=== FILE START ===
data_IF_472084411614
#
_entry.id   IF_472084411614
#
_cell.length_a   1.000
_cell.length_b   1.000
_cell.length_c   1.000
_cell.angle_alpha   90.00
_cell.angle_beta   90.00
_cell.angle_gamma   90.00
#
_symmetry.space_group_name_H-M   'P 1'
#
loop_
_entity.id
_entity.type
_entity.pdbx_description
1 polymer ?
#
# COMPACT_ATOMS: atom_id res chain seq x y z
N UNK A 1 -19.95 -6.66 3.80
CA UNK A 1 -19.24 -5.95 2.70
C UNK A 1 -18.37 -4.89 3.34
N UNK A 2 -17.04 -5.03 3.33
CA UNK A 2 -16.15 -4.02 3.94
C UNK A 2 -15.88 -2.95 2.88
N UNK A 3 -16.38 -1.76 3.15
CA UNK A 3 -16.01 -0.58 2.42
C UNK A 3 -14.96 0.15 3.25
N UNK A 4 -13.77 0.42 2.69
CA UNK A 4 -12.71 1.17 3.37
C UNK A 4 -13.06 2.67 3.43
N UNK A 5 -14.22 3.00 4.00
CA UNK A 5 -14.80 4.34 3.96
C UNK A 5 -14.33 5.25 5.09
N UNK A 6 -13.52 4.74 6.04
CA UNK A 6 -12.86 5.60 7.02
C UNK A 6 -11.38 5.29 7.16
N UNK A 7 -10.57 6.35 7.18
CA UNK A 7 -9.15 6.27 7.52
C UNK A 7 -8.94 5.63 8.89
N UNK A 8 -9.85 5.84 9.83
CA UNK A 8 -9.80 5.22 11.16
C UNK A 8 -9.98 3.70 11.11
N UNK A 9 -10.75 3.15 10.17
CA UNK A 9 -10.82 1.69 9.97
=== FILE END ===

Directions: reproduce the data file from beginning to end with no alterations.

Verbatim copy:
data_IF_472084411614
#
_entry.id   IF_472084411614
#
_cell.length_a   1.000
_cell.length_b   1.000
_cell.length_c   1.000
_cell.angle_alpha   90.00
_cell.angle_beta   90.00
_cell.angle_gamma   90.00
#
_symmetry.space_group_name_H-M   'P 1'
#
loop_
_entity.id
_entity.type
_entity.pdbx_description
1 polymer ?
#
# COMPACT_ATOMS: atom_id res chain seq x y z
N UNK A 1 -19.95 -6.66 3.80
CA UNK A 1 -19.24 -5.95 2.70
C UNK A 1 -18.37 -4.89 3.34
N UNK A 2 -17.04 -5.03 3.33
CA UNK A 2 -16.15 -4.02 3.94
C UNK A 2 -15.88 -2.95 2.88
N UNK A 3 -16.38 -1.76 3.15
CA UNK A 3 -16.01 -0.58 2.42
C UNK A 3 -14.96 0.15 3.25
N UNK A 4 -13.77 0.42 2.69
CA UNK A 4 -12.71 1.17 3.37
C UNK A 4 -13.06 2.67 3.43
N UNK A 5 -14.22 3.00 4.00
CA UNK A 5 -14.80 4.34 3.96
C UNK A 5 -14.33 5.25 5.09
N UNK A 6 -13.52 4.74 6.04
CA UNK A 6 -12.86 5.60 7.02
C UNK A 6 -11.38 5.29 7.16
N UNK A 7 -10.57 6.35 7.18
CA UNK A 7 -9.15 6.27 7.52
C UNK A 7 -8.94 5.63 8.89
N UNK A 8 -9.85 5.84 9.83
CA UNK A 8 -9.80 5.22 11.16
C UNK A 8 -9.98 3.70 11.11
N UNK A 9 -10.75 3.15 10.17
CA UNK A 9 -10.82 1.69 9.97